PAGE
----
Barack Obama has had greater success on health reform than other US Presidents spanning back decades. The gains are significant: but as Wes Bishop argues, the task of building a public health system still remains before him – and before his fellow progressive Democrats. As this article is published during Easter, the use of Christian imagery is appropriate: especially given the confounding resistance of Conservative 'Christians' to health reform vital for the poor and the vulnerable. Callous indifference to the needs of the vulnerable was not the way of Jesus, and Easter is an appropriate oppportunity to push that message.
By Wes Bishop
In the time of Christ it was reported that in front of the Jewish Temple in Jerusalem a porch stretched out in front of the structure and was the home of many a businessman, entrepreneur, and con-artist. These individuals would hope to make a profit off of the faithful as they made their way into the temple to worship. According to scripture this infuriated the pious Jesus who took it upon himself to rid the temple of these traders. In the Gospel of Matthew it is reported that Jesus used force to drive the merchants away turning tables over, yelling, and throwing objects.
The Spanish-Greek painter El Greco famously depicted the biblical scene in his masterpiece Christ Driving the Traders from the Temple. The scene for El Greco served a double meaning for the scene of Jesus chasing away the greedy from the faithful was not only viewed as a historic occurrence but also an allegory of what needed to be done in society and specifically the Catholic Church. For in the time of El Greco, as in the time of Christ, and in many ways our own modern world, it was perceived by many that the desire to make money hindered people from seeing what was truly important in life.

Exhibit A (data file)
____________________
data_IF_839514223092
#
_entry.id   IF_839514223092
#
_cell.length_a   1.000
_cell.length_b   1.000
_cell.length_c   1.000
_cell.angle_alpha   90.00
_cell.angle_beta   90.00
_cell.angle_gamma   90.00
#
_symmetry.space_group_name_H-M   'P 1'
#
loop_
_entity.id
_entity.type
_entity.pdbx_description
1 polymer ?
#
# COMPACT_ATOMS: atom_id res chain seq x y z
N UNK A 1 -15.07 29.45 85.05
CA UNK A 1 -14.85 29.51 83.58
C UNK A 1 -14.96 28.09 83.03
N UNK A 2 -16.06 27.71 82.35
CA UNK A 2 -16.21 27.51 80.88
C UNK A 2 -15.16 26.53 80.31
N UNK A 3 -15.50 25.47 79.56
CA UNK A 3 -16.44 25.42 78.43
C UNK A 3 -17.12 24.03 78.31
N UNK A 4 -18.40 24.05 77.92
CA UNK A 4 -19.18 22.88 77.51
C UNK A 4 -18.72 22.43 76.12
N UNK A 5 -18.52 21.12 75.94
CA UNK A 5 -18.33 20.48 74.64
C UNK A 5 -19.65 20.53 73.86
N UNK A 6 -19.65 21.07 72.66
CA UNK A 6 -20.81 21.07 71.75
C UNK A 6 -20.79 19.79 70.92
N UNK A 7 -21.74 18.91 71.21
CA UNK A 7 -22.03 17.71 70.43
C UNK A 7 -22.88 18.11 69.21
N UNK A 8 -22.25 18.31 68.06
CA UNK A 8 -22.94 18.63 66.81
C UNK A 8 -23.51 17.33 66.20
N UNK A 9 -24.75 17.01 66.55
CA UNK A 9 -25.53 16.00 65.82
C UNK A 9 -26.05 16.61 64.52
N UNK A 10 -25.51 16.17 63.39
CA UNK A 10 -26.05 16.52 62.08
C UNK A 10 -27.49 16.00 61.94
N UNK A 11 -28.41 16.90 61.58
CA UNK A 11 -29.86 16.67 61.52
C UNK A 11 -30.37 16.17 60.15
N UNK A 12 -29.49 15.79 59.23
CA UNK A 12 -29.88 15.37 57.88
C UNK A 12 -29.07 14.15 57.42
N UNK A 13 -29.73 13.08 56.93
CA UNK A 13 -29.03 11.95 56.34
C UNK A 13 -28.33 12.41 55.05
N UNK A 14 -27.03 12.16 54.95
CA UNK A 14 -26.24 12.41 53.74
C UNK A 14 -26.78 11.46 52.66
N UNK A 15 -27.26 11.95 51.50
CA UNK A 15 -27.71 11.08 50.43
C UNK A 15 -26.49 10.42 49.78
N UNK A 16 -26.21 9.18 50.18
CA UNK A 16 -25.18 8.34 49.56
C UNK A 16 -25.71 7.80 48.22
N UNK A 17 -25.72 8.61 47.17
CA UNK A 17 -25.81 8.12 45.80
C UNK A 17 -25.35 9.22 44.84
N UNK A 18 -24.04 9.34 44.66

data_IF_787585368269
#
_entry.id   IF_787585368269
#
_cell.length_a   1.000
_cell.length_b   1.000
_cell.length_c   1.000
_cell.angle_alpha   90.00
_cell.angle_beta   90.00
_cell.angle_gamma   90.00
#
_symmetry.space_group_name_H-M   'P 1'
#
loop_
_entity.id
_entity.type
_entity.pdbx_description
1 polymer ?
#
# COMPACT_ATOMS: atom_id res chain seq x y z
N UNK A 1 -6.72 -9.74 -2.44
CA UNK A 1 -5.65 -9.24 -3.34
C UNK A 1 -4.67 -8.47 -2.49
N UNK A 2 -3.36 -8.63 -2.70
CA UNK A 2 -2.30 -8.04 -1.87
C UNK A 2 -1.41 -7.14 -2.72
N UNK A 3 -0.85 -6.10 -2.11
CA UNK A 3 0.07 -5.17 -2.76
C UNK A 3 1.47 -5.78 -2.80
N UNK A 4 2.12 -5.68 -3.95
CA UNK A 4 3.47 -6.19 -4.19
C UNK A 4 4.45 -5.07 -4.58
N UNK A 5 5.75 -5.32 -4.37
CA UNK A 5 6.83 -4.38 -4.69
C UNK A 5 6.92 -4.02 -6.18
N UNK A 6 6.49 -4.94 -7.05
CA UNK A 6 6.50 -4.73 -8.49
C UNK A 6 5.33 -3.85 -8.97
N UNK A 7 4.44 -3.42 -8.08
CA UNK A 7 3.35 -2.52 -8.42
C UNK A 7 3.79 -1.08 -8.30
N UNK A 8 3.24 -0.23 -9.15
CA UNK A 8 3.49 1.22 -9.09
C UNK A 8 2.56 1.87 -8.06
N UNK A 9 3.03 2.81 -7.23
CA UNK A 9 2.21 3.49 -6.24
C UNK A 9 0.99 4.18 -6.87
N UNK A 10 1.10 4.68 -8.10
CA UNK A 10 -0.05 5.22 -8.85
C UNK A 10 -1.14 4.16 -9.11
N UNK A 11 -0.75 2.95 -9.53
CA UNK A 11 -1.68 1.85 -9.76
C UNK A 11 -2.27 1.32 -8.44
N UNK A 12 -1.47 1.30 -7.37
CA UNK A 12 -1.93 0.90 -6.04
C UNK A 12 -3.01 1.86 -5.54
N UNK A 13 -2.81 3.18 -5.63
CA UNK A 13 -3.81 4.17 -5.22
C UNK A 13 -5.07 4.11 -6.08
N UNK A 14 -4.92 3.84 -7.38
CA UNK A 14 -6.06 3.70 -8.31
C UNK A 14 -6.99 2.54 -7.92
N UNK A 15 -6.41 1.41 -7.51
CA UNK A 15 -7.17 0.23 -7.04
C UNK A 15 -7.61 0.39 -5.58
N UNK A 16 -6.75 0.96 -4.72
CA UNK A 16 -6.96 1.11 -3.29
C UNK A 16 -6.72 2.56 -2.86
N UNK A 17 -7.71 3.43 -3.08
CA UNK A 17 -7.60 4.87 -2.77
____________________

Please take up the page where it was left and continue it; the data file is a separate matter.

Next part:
In our modern world, where western capitalism reigns as the king of economics it is near heresy to question the mantra that “greed is good.” We, especially citizens in the United States, are told that greed is good because it works. It keeps people on their toes, it grows the economy, it harnesses human ingenuity and takes societies to new, unprecedented heights.
This was largely the argument that was being made for the past year as Congress and the newly elected President sought to bring reform to the American health insurance industry. On a daily basis appeals to the ideas of greed, free market capitalism, and laissez-faire economics were heard on such outlets as CNBC, FOX, and a host of other radio personalities while calling any proposed measures of health insurance reform a breach of liberty and a slide into dark socialism.
Yet, when all was said and done these voices were ultimately ignored and for the first time in American history the blockade of health insurance reform was broken and legislation was passed.
The health insurance reform law is far from perfect. As the legislative process dragged itself out on Capital Hill approval ratings for the President, the Congress, and Republican opposition all began to slide as voters became increasingly angry at the inability of politicians to make good on promises made in the past campaign. Yet, poll numbers for politicians was not the only thing that was damaged. As compromise upon compromise was made much needed reform measures were lost.
These blatant inconsistencies and painfully apparent sweeteners, that were added to appease certain members of the Congress as well as the titans in the pharmaceutical and health industries, will eventually have to be taken back up in another reform battle. This battle will be one that will once again test the resolve of liberal statesmen and women, and the common idea that no one should be punished or financially ruined because of health problems.